Peter, you certainly could use $securityFilter here too. My point remains, though, that it probably isn't strong enough to do what you need. You should certainly include the 'null byte' \0 in the list of dangerous characters - perl considers '/home/httpd/html/../../../etc/passwd\0.html' to be a filename ending in '.html', so many scripts go ahead and open it. open(2) sees things a little differently smile

Certainly the i18n stuff needs working through - its comes down to where the utf-8 conversion is performed, and whether that convertor is 'incautious' in the sense of RFC2279:

6.  Security Considerations

   Implementors of UTF-8 need to consider the security aspects of how
   they handle illegal UTF-8 sequences.  It is conceivable that in some
   circumstances an attacker would be able to exploit an incautious
   UTF-8 parser by sending it an octet sequence that is not permitted by
   the UTF-8 syntax.

   A particularly subtle form of this attack could be carried out
   against a parser which performs security-critical validity checks
   against the UTF-8 encoded form of its input, but interprets certain
   illegal octet sequences as characters.  For example, a parser might
   prohibit the NUL character when encoded as the single-octet sequence
   00, but allow the illegal two-octet sequence C0 80 and interpret it
   as a NUL character.  Another example might be a parser which
   prohibits the octet sequence 2F 2E 2E 2F ("/../"), yet permits the
   illegal octet sequence 2F C0 AE 2E 2F.

See what I mean? You probably can't 'do the right thing' by just removing 'dangerous' characters unless you know what your webserver, perl and operating system are really doing. Sorry.

Anyway, thanks for a great tool - I have to keep gnawing on the internals, as I plan to use twiki on our intranet, but we are a security company, so we have to have a healthy dose of paranoia...

-- CrisBailiff - 13 Jun 2000


Cris, it is nice to have a security specialist on board! We certainly appreciate your feedback!

For now I will keep "filter out dangerous chars" (vs. "allow only valid chars").

Regarding the 'null byte' \0, the $securityFilter filters out the backslash character, so this one should be covered.

Please let us know if there are other security issues.

I changed wiki.pm and updated the cvs repository:

  sub readTemplate
  {
      my( $name, $topic ) = @_;
+ 
+     # CrisBailiff, PeterThoeny 13 Jun 2000: Add security
+     $name =~ s/$securityFilter//go;    # zap anything suspicious
+     $name =~ s/\.+/\./g;               # Filter out ".." from filename
+ 
      my $webtmpl = "$templateDir/$webName/$name.tmpl";
      if( -e $webtmpl ) {
          return &readFile( $webtmpl );

Please note that wikicfg.pm also changed, I added a flag:

#                   Remove ".." from 



    Warning: Can't find topic ""."" 
 filename, to
#                   prevent includes of "../../file". Default "1"
$doSecureInclude    = "1";

-- PeterThoeny - 13 Jun 2000


Peter, Sorry for the confusion - the \0 was just my representation of the character when it's in a perl string - it really is just a 'NUL' (byte with value 0x00), there's no actual backslash, so there is no backslash to strip out...

The null gets there from simple urlencoding - bin/oops?template../../../etc/passwd%00= for example. So you really do need to strip it. I suggest there is no valid use for anything below ASCII 32 (i.e. why do you need escape characters in a file name?)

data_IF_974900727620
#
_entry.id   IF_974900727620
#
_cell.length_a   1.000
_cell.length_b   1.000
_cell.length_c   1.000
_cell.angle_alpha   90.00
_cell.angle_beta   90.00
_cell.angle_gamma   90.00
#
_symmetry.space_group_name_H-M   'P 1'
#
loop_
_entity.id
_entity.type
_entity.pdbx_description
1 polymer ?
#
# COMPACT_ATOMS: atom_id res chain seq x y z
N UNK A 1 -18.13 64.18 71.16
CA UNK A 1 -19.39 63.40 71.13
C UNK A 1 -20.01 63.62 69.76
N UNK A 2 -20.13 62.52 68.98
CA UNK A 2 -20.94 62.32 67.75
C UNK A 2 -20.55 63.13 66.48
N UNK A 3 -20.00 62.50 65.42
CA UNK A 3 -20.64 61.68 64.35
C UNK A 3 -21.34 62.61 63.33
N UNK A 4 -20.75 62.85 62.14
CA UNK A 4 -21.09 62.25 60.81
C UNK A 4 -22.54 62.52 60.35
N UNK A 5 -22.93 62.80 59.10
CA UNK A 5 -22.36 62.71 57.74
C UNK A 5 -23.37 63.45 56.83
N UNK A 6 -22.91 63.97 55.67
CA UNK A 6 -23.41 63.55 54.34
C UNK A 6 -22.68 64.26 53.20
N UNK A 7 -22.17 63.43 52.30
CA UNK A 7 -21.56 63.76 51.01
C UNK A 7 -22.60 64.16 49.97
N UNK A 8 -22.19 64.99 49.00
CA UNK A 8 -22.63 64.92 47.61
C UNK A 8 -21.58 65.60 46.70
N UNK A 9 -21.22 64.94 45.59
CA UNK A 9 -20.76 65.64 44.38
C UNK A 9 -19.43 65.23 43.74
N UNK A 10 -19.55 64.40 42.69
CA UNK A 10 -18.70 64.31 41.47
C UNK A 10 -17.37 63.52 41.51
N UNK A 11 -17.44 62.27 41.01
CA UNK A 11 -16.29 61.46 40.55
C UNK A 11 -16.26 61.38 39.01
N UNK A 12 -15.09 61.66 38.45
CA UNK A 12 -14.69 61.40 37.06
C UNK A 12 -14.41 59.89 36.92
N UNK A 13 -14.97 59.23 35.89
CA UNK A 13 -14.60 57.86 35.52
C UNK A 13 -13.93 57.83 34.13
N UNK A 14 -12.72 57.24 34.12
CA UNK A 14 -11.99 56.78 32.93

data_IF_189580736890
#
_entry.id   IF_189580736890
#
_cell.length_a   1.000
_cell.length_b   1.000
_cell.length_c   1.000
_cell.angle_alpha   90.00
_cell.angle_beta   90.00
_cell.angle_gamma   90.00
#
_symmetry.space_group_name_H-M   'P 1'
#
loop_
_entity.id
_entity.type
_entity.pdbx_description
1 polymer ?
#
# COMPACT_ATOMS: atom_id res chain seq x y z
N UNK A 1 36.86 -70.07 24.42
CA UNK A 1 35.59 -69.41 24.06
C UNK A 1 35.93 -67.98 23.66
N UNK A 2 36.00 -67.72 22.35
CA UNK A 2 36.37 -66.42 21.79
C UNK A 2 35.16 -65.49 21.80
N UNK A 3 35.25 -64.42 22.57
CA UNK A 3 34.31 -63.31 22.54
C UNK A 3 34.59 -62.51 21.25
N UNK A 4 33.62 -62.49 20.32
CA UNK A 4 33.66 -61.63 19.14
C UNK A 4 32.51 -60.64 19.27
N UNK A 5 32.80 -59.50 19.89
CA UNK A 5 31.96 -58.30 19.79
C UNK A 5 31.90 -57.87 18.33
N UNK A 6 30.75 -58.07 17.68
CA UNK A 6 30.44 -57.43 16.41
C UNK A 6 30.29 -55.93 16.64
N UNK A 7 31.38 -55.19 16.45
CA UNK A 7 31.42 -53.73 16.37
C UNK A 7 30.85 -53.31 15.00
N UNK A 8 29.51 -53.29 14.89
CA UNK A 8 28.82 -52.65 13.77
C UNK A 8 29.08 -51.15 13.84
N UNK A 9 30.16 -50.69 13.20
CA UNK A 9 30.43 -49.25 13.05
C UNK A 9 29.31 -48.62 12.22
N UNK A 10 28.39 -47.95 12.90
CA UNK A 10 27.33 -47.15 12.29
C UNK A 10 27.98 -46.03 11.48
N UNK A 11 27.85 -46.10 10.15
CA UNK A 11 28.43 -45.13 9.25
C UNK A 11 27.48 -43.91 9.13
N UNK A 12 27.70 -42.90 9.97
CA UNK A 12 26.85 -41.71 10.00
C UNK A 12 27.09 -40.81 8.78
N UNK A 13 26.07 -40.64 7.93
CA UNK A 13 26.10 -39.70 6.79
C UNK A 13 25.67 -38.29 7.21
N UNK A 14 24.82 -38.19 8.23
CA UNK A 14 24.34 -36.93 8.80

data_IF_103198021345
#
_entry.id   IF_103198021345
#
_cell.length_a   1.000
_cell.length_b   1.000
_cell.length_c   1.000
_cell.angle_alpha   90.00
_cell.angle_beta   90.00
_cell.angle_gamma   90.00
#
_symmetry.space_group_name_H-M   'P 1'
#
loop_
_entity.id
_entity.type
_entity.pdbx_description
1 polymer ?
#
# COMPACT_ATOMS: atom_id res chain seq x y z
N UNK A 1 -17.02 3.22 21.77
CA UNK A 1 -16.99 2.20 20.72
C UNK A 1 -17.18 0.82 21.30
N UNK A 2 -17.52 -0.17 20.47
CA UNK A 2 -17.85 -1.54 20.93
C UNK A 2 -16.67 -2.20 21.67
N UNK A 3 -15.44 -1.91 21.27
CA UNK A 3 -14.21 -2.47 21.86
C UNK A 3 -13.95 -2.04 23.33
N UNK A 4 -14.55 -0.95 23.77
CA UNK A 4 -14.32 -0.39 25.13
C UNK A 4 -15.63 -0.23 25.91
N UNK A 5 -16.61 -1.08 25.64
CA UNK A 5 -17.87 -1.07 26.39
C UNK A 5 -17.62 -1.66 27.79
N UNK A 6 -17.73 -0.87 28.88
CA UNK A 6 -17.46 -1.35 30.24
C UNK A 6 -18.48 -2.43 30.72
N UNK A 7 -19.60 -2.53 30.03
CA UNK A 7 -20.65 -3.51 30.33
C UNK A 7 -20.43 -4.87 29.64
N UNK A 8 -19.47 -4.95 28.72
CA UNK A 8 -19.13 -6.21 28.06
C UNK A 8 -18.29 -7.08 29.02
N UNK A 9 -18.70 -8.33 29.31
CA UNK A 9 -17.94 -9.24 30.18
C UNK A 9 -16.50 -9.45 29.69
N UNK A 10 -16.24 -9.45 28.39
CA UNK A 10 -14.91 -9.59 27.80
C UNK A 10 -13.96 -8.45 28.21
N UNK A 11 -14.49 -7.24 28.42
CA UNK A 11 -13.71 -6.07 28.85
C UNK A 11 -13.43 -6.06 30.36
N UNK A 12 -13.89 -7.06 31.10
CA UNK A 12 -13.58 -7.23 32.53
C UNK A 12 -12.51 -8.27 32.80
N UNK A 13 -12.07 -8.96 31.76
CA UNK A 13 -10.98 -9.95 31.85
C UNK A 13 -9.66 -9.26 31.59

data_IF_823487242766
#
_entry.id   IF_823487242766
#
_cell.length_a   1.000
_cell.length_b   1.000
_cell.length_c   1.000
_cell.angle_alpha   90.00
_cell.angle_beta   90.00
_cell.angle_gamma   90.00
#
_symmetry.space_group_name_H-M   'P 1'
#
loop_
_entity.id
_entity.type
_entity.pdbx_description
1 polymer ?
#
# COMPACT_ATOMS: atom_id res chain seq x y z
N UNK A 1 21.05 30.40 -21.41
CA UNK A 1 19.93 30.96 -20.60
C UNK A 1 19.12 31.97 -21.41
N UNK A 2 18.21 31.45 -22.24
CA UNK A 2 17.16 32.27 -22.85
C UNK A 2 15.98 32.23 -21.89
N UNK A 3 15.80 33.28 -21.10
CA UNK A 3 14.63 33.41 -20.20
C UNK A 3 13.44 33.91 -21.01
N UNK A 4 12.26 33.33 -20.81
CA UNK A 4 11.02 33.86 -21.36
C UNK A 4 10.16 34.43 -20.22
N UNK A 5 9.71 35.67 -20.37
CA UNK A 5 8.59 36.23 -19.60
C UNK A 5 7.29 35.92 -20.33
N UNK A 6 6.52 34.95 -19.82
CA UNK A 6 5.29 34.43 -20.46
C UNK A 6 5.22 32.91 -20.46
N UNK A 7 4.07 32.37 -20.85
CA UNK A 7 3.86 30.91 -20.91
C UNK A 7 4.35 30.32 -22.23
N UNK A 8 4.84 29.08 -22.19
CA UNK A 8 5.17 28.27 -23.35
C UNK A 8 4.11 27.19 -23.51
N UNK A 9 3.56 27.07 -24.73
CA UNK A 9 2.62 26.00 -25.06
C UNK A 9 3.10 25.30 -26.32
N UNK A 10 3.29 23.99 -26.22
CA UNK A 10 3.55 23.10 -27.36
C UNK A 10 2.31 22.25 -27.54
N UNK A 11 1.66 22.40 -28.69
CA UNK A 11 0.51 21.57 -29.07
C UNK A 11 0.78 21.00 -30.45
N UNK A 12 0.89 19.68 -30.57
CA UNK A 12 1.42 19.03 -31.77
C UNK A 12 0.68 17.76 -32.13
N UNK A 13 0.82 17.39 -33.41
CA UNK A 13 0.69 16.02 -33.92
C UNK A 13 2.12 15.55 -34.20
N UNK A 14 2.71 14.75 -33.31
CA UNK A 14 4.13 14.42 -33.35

-- CrisBailiff - 13 Jun 2000


Oops, I should have looked more carefully. Of corse you are right. This is the new $securityFilter (defined in wikicfg.pm ) that "filters out dangerous chars", including all chars below the space char. (Please edit if needed)

$securityFilter     = "[\\\*\?\~\^\$\@\%\`\"\'\&\;\|\<\>\x00-\x1F]";

Security patch for TWiki 01 May 2000

Here is the patch you can apply to the TWiki 01 May 2000 release to fix the above security issues.

Changes in file wiki.pm : (changes are in red)

sub readTemplate
{
    my( $name ) = @_;

    $name =~ s/$securityFilter//go;    # zap anything suspicious
    $name =~ s/\.+/\./g;               # Filter out ".." from filename

    $webtmpl = "$templateDir/$webName/$name.tmpl";


sub handleIncludeFile
{
    my( $attributes ) = @_;
    my $incfile = extractNameValuePair( $attributes );

    $incfile =~ s/$securityFilter//go;    # zap anything suspicious
    $incfile =~ s/passwd//goi;    # filter out passwd filename
    # Filter out ".." from filename, this is to
    # prevent includes of "../../file"
    $incfile =~ s/\.+/\./g;

    my $fileName = "$dataDir/$webName/$incfile";

Changes in file wikicfg.pm :

$securityFilter     = "[\\\*\?\~\^\$\@\%\`\"\'\&\;\|\<\>\x00-\x1F]";

-- PeterThoeny - 13 Jun 2000

Re the comments about security holes due to overlong UTF-8 encoding - in the EncodeURLsWithUTF8 feature, the code is quite careful to exclude overlong UTF-8 encodings in URLs, so should be OK there.

However, filtering-in remains critical, so I have re-opened this bug until that's done. Now that we have InternationalisationEnhancements, it's quite easy to filter-in only alphabetic characters, including accented characters. Filtering-in of East Asian languages may be harder, but is still not too hard when using Unicode regexes in Perl 5.8 - and UTF-8 is virtually required for Chinese support anyway due to GB2312 and Big5 character encoding issues with TWiki (see JapaneseAndChineseSupport).

See also TWikiSecurity and TaintChecking.

-- RichardDonkin - 26 Nov 2004

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Topic revision: r11 - 2008-09-02 - TWikiJanitor